McConnell, Rent, Say's Law, etc.
[Reprinted from a Land-Theory online
discussion, 29 March 2000]
You asked about McConnell's treatment of George in his latest
He offers a fair discussion of George, but seems not to have thought
about it a lot. He apparently believes that an Economic Rent
collection occurs only when Rent is being used by a site. Therefore, a
vacant lot will incur no Rent. Rather, as if when you buy a theater
seat, but are unable to occupy it - you should get your money back.
He doesn't say this - but it is implied.. As is the supposed
difficulty in assessing land, and the fact that Rent collection
wouldn't be enough to pay what is needed by government. (Assume that
is so, but his praise of the economic advantages of a land tax should
at least make that tax the first to be collected, before all the other
impositions with their obviously unsound effects.)
I have advocated Say's Law for umpteen years. As I think we have
discussed before, supply and demand are the same thing, and don't let
anyone tell you anything different.
The act of supply is also the act of demand.
What these clowns do is to introduce money into the equation. Then
it's back to the arithmetical trick, where you prove that 3 is equal
to 4 (generally by something like multiplying each side by zero - 3x0
= 4x0 - then take out the zeros from each side and, by golly, 3 =
Perhaps we should outlaw "money" from economics and
concentrate on the real stuff -- food, clothing and shelter.
McConnell says two things spoiled Say's Law. The Great Depression and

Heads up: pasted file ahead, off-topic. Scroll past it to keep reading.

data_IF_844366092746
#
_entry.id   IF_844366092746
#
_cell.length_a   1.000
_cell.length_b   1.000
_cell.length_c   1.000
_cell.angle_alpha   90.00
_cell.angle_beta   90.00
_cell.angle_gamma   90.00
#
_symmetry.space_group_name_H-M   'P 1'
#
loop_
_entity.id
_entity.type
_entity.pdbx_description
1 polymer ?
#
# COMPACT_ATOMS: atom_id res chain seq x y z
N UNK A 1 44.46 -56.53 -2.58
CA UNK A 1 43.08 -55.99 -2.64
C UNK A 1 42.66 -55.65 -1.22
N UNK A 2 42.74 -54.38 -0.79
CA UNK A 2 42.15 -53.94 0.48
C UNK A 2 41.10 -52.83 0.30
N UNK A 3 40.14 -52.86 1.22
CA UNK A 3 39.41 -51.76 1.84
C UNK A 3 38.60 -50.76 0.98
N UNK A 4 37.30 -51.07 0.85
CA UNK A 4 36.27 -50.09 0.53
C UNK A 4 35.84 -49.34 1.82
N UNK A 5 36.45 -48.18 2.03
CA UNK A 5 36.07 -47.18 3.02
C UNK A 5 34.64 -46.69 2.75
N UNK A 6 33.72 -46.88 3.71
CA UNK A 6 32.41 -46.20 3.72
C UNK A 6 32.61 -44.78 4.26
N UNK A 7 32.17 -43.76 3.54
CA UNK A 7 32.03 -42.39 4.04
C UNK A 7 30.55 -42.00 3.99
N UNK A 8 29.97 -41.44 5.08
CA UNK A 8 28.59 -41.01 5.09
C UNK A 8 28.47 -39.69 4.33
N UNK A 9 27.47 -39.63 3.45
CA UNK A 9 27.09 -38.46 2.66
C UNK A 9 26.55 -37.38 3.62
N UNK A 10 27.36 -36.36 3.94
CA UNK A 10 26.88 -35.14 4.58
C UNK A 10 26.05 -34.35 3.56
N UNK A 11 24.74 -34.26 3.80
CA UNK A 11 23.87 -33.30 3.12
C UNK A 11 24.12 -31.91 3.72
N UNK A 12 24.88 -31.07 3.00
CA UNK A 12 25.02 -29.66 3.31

Keynesian analysis. Obviously he doesn't understand the 'leak' in the
economy (and his pretty flow charts) caused by land speculation.
Speculative land-value like the return from any privilege is a kind of
one-way exchange (yes, Georgists are Zen, too).
That's the leak.
McConnell talks of Keynes' theory that widespread underspending
causes the problem.
He offers no clue as to why there is this underspending. It just
Whether you buy a truck for personal use, or a truck for your factory
(investment) makes no difference. In each case you swap your bologna
for a vehicle. The transfer balances.
There is also the silly Keynesian notion that savings and investment
get out of whack!
This only happens if you decide not to spend your bologna, but to
keep it under the mattress for a rainy day. (That conjures up some
If people do put some gold under the mattress (ah, that's better) it
causes no particular problem - even if lots of people do it.
The market notes lessened demand, prices re-arrange, everything
settles. I think that as modern economists frequently give some lip
service to the market process, they should try to understand it, but
then I'm incurably optimistic.
Oh, yes, one other point. I also think that Quantity Theory is
correct - not "crude". The error comes in the failure of the
clowns properly to define "money".
I just checked. No mention of Quantity Theory. Also, a single mention
of "market clearing", which I regard as a vital link in the
understanding of the market. "Market Clearing Price" is the
highest price a seller (producer) can get in the market while clearing
his shelves. A lower price means that his shelves are empty. A higher
price means that the goods "stick to his shelves".
How fast should they clear? That's the producer's decision. He knows
how quickly he wants the products to clear. The economist doesn't, for
before he has time to get his supply/demand curves drawn - conditions
have changed and so has the market clearing price.